Gulf Oil Spill: 'A Whale' Of A Skimmer Offers Up Its Services
A massive, newly-retooled supertanker that its owner claims could skim millions of gallons of oily water a day is now in the Gulf of Mexico, where government and BP officials intend to run tests shortly to see if it actually works.
With residents of four states complaining about the dearth of skimming vessels off their shores, the 10-story tall, 372-yard long Taiwanese-owned behemoth -- called A Whale -- could be an enormous boon to the region.
Or it could be a really, really big disappointment.
Nobu Su, the CEO and founder of Taiwan Maritime Transport (TMT), told reporters in Norfolk on Friday that on account of the special holes he had cut in its sides, his vessel would roll across the Gulf "like a lawn mower cutting the grass."
Though the ship and the process are entirely untested, Su insisted A Whale could ingest and process some 15 million gallons of oily water a day. By comparison, the entire emergency response since BP's Deepwater Horizon rig exploded on April 20 has collected 28 million gallons of oily water.
Over at the unified command center in downtown New Orleans, federal and BP officials are said to be responding with a combination of enthusiasm and caution.
"They're about as excited as you can be about something that you have no idea what it can do," said Kati Walsh, a spokesperson for the disaster's Joint Information Center. "They want to remain in a neutral position about it until after it proves itself," she said. "We don't want to get everybody excited about something that may or may not work."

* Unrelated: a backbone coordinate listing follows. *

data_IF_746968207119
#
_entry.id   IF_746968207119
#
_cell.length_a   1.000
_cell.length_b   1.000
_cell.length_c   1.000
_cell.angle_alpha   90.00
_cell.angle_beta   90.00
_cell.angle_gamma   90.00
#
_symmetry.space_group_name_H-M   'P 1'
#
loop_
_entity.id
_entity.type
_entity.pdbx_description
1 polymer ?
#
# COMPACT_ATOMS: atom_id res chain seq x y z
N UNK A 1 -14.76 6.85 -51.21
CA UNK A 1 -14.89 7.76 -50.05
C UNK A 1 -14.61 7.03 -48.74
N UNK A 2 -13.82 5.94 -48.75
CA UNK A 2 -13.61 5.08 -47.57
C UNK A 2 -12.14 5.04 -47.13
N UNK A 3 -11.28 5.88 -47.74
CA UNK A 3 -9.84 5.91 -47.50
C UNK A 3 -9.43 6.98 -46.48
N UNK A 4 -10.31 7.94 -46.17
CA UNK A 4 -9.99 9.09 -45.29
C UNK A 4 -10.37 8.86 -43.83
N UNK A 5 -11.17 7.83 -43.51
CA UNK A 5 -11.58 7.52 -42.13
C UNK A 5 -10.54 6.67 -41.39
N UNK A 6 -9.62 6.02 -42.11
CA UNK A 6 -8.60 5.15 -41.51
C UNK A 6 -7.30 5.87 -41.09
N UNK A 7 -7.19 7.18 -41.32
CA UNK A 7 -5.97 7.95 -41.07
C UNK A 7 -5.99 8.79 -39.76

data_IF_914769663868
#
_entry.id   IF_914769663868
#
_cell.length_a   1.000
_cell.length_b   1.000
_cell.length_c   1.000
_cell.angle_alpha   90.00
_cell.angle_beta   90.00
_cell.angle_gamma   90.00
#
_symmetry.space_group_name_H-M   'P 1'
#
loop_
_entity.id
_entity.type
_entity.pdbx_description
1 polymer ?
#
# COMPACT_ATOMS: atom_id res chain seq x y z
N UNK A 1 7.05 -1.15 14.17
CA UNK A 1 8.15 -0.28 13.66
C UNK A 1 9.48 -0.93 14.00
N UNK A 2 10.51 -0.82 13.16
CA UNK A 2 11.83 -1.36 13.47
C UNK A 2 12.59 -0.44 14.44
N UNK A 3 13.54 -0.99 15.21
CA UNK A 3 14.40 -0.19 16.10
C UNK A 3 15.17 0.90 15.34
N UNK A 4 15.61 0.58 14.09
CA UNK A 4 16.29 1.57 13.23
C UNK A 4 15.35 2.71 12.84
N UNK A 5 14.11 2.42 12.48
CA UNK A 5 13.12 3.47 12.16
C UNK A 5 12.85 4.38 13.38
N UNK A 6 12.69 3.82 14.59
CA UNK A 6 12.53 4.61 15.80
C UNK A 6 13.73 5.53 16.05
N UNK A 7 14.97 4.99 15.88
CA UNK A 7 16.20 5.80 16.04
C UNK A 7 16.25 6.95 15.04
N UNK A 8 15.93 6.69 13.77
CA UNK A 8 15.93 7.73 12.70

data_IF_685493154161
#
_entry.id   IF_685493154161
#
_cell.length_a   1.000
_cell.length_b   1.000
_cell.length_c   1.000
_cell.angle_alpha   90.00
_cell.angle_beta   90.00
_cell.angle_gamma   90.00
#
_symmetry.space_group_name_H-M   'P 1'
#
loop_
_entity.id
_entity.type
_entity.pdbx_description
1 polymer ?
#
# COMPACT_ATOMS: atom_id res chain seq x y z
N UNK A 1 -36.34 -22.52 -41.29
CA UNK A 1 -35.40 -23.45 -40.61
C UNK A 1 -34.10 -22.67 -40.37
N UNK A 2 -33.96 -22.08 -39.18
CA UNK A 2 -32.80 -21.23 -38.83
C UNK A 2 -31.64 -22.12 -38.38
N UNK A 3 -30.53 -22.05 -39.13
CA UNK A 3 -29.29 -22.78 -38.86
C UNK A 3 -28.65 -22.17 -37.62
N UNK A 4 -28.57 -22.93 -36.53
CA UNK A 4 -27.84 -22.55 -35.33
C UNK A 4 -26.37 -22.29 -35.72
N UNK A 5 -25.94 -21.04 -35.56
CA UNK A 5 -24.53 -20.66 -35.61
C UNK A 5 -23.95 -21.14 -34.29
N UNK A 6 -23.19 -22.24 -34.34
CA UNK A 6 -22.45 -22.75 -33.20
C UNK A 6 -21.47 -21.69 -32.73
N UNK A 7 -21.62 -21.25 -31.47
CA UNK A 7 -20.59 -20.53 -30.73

The next step will be for officials to set up a meeting and test the ship's abilities, Walsh said.
That sounded good to Scott Segal, a lobbyist with Bracewell & Giuliani, the law firm TMT hired to represent its interests in Washington. "Their intention is to coordinate with federal authorities on a test, as soon as possible," Segal said of his clients.
But communication appears to be a problem. Segal didn't know the unified command's intentions until he heard about them from the Huffington Post. And the unified command didn't know the ship was already in the Gulf, which, according to the latitude and longitude Segal provided to HuffPost, it is.
No meeting or test has yet been scheduled because federal and BP officials "haven't determined the what or when or how it will get here," Walsh said.
The ship was built in South Korea, has a Liberian registry and is owned by a Taiwanese company, but Walsh said the Jones Act -- which limits the operation of foreign flagged vessels in U.S. waters -- was not a factor as much as the nature of the ship.
While more traditional "vessels of opportunity" are allowed to start skimming without government pre-approval, this one would not be allowed to do so, she said. "The ship was just built, it hasn't been proven yet, hasn't been officially or formally tested yet."
Even if everything goes according to plan, the ship will suck oily water into its huge tanks for processing, then pump still somewhat polluted water back into the Gulf -- possibly requiring a waiver from normal environmental regulations.
And then of course there's the small matter of money. Even if TMT gets permission to begin operations, just how much will it insist on getting paid?
Frank Maisano, a spokesman for with Bracewell & Giuliani, made it clear this is not a charity operation.
"Mr. Nobu has already sailed the ship around the world and modified it at his own expense," Maisano told HuffPost. "I'm sure that he's looking at least to recover his costs."
WATCH a report from when the ship docked in Norfolk, from WVEC.com: